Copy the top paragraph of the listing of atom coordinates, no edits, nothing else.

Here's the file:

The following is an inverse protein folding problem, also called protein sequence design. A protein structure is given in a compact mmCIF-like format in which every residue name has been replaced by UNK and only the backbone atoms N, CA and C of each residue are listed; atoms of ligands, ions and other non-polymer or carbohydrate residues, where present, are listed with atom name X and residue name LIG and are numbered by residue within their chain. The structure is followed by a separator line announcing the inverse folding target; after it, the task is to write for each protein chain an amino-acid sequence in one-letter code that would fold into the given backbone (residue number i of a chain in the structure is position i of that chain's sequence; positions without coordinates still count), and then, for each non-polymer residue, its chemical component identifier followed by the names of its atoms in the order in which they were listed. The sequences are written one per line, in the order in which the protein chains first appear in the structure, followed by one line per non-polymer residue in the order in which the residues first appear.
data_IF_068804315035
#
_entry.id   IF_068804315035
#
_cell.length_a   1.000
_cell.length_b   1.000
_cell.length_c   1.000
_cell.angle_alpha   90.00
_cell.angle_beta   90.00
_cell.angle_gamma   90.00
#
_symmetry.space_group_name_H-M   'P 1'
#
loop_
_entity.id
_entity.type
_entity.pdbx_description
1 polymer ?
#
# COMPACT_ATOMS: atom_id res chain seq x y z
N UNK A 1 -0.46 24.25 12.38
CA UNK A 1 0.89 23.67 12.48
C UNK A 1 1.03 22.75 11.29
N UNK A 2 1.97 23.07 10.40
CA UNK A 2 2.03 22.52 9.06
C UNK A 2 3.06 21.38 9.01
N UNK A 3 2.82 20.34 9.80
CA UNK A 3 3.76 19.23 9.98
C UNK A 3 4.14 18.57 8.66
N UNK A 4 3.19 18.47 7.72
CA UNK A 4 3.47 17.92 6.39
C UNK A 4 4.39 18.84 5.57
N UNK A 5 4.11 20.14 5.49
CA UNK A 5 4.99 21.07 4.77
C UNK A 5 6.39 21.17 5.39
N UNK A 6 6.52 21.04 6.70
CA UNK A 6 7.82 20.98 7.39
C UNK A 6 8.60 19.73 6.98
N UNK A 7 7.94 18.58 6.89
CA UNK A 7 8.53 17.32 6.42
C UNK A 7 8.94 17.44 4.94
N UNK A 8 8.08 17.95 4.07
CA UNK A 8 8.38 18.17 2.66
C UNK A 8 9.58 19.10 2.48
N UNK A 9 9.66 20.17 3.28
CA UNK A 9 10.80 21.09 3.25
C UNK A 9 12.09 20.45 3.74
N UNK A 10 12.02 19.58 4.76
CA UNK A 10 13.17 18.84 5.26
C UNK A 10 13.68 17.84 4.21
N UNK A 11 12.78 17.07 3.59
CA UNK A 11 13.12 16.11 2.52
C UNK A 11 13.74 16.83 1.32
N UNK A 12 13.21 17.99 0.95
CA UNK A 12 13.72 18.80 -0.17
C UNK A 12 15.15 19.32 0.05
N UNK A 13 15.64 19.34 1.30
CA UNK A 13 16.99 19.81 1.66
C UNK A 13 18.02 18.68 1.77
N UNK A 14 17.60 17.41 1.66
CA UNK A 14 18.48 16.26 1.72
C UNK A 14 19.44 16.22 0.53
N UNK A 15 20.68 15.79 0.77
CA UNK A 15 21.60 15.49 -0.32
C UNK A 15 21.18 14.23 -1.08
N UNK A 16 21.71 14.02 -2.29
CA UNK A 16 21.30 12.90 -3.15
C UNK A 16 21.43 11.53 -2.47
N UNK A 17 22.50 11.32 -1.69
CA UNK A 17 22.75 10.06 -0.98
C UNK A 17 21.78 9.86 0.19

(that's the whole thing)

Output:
The following is an inverse protein folding problem, also called protein sequence design. A protein structure is given in a compact mmCIF-like format in which every residue name has been replaced by UNK and only the backbone atoms N, CA and C of each residue are listed; atoms of ligands, ions and other non-polymer or carbohydrate residues, where present, are listed with atom name X and residue name LIG and are numbered by residue within their chain. The structure is followed by a separator line announcing the inverse folding target; after it, the task is to write for each protein chain an amino-acid sequence in one-letter code that would fold into the given backbone (residue number i of a chain in the structure is position i of that chain's sequence; positions without coordinates still count), and then, for each non-polymer residue, its chemical component identifier followed by the names of its atoms in the order in which they were listed. The sequences are written one per line, in the order in which the protein chains first appear in the structure, followed by one line per non-polymer residue in the order in which the residues first appear.